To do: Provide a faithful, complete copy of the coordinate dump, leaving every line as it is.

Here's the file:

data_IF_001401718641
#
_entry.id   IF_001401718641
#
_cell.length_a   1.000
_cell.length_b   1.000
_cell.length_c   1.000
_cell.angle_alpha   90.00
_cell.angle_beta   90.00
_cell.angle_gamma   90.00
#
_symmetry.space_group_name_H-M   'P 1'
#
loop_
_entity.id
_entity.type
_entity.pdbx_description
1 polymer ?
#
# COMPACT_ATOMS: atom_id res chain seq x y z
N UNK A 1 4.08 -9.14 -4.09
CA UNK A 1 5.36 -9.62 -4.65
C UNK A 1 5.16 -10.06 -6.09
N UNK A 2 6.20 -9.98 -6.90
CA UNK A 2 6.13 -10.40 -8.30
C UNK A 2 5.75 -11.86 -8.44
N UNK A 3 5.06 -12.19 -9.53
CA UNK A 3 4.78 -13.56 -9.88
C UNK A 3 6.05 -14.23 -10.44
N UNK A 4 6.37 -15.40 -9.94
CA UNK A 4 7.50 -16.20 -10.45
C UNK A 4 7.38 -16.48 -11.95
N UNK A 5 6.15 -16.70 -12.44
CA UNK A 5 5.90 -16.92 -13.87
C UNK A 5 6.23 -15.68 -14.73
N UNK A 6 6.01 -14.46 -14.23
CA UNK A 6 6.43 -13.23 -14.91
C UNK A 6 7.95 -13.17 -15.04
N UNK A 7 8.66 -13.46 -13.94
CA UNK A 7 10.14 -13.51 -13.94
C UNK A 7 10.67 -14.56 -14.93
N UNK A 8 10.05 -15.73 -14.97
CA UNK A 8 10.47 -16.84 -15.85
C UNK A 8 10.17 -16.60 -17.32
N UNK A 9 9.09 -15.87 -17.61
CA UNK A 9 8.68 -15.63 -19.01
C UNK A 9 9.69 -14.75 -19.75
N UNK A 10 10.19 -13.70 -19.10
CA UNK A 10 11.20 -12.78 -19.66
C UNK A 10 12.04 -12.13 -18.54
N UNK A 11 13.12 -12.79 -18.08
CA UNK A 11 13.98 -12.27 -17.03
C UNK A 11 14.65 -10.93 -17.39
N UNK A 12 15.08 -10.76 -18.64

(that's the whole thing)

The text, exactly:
data_IF_001401718641
#
_entry.id   IF_001401718641
#
_cell.length_a   1.000
_cell.length_b   1.000
_cell.length_c   1.000
_cell.angle_alpha   90.00
_cell.angle_beta   90.00
_cell.angle_gamma   90.00
#
_symmetry.space_group_name_H-M   'P 1'
#
loop_
_entity.id
_entity.type
_entity.pdbx_description
1 polymer ?
#
# COMPACT_ATOMS: atom_id res chain seq x y z
N UNK A 1 4.08 -9.14 -4.09
CA UNK A 1 5.36 -9.62 -4.65
C UNK A 1 5.16 -10.06 -6.09
N UNK A 2 6.20 -9.98 -6.90
CA UNK A 2 6.13 -10.40 -8.30
C UNK A 2 5.75 -11.86 -8.44
N UNK A 3 5.06 -12.19 -9.53
CA UNK A 3 4.78 -13.56 -9.88
C UNK A 3 6.05 -14.23 -10.44
N UNK A 4 6.37 -15.40 -9.94
CA UNK A 4 7.50 -16.20 -10.45
C UNK A 4 7.38 -16.48 -11.95
N UNK A 5 6.15 -16.70 -12.44
CA UNK A 5 5.90 -16.92 -13.87
C UNK A 5 6.23 -15.68 -14.73
N UNK A 6 6.01 -14.46 -14.23
CA UNK A 6 6.43 -13.23 -14.91
C UNK A 6 7.95 -13.17 -15.04
N UNK A 7 8.66 -13.46 -13.94
CA UNK A 7 10.14 -13.51 -13.94
C UNK A 7 10.67 -14.56 -14.93
N UNK A 8 10.05 -15.73 -14.97
CA UNK A 8 10.47 -16.84 -15.85
C UNK A 8 10.17 -16.60 -17.32
N UNK A 9 9.09 -15.87 -17.61
CA UNK A 9 8.68 -15.63 -19.01
C UNK A 9 9.69 -14.75 -19.75
N UNK A 10 10.19 -13.70 -19.10
CA UNK A 10 11.20 -12.78 -19.66
C UNK A 10 12.04 -12.13 -18.54
N UNK A 11 13.12 -12.79 -18.08
CA UNK A 11 13.98 -12.27 -17.03
C UNK A 11 14.65 -10.93 -17.39
N UNK A 12 15.08 -10.76 -18.64